In Mashonaland East, there is a push to eject Cde Joel Biggie Matiza and Deputy Speaker of the National Assembly Cde Marbel Chinomona. Those under in the cosh in Midlands include Cdes July Moyo, Auxilia Mnangagwa, Owen Ncube, Cornelius Mupereri and Justice Mayor Wadyadyena.
Bulawayo also came up with a list of members they want dealt with, which includes women’s league’s Eve Bitu, Central Committee member Anna Moyo and deputy provincial commissar Douglas “Bin Laden” Gangaidzo. Some members are also baying for the blood of former War Veterans’ Minister, Retired Colonel Tshinga Dube and businessman Elphas Mashava, among others. FIRED former Vice President Emmerson Mnangagwa violated the constitution when he joined a University of Zimbabwe law student’s fight for the suspension of a lawful process to select the country’s new Chief Justice on the basis of a mere proposed amendment to the supreme law of the country, the Supreme Court has ruled.
The constitution provides for the selection of a new Chief Justice through public interviews but ex-VP Mnangagwa, in his capacity as the then Minister of Justice, Legal and Parliamentary Affairs, supported Mr Romeo Zibani, who was seeking to bar the public interviews.
Ex-VP Mnangagwa filed a draft memorandum to Cabinet in which he proposed the change of law regarding the appointment of a Chief Justice.
The executive draft memorandum, led the High Court into granting an interdict stopping the public interviews.
However, JSC noted an appeal and proceeded with the interviews that later resulted in the appointment of Chief Justice Malaba as the new judiciary boss.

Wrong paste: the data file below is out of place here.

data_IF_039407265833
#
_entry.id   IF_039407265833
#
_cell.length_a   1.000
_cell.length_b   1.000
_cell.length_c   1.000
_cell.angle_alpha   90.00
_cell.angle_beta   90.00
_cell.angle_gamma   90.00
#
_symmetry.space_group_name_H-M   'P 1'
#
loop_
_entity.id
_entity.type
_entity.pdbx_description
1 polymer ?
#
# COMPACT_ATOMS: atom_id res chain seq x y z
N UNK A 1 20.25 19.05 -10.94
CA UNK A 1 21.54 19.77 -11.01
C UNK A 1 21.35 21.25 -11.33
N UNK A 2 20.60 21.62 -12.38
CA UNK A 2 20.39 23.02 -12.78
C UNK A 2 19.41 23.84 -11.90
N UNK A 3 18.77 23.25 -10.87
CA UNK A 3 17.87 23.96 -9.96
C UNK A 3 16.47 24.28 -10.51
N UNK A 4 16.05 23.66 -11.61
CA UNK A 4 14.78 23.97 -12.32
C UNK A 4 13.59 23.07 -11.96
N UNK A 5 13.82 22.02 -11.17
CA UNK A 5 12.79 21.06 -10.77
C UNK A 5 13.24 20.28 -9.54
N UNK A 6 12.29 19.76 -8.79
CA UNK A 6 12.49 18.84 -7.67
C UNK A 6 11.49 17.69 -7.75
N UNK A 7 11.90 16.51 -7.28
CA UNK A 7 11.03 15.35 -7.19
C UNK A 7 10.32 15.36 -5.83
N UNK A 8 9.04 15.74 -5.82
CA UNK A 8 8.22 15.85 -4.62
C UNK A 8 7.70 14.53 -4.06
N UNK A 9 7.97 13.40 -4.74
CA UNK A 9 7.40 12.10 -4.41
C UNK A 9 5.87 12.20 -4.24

Early this year the Supreme Court allowed JSC’s appeal but the reasons for the decision were stated in a detailed 21-page judgment availed last week.
In the judgment, Justice Bharat Patel said attempts by the Mr Mnangagwa to stop a constitutional process on the basis of a proposed amendment of the supreme law was unlawful.
“The third respondent’s conduct in seeking to have the operation of a constitutional provision suspended on the basis of a proposed constitutional amendment is obviously inconsistent with his obligations in terms of Section 2(2) of the Constitution (Doctrine of Supremacy of the Constitution).
“For a court to grant the privilege that he seeks would be tantamount to condoning a violation of those obligations, thereby posing a serious threat to the rule of law enshrined in Section 3(1) (b) of the Constitution,” reads the judgment. Section 2(2) of the Constitution reads: “The obligations imposed by this Constitution are binding on every person, natural or juristic, including the State and all executive, legislative and judicial institutions and agencies of Government at every level, and must be fulfilled by them.”
On appeal, the ex-VP’s lawyers argued that the High Court was correct in attaching value to the evidence from the executive on the proposed amendment of the Constitution.
This, according to the Supreme Court, was weird and amounted to an attack on constitutionalism.
“With all due deference to the overarching political role of the executive, this argument is not only startling but patently outlandish in its disdain for the established norms of constitutionalism. It postulates the very antithesis of the rule of law,” the court ruled.
The court concluded that the Constitution cannot be abrogated or suspended by intended executive action relating to the prospective amendment of its provisions.
The court expressed displeasure at the conduct of Zibani and his lawyers.
Zibani, through his lawyers, wrote two letters to the Supreme Court intimating that the appeal’s set down was unlawful, palpably tainted irregular.
He sought the removal of the matter from the roll.
“Their reasons for taking that view was not only brusque and overbearing but also contumelious towards the Registrar and, by necessary implication, contemptuous of this court,” reads the judgment.
Some urban farmers have started reacting to the recent rains received over the weekend. The picture taken recently shows an unidentified Bulawayo resident carrying seed maize in Mpopoma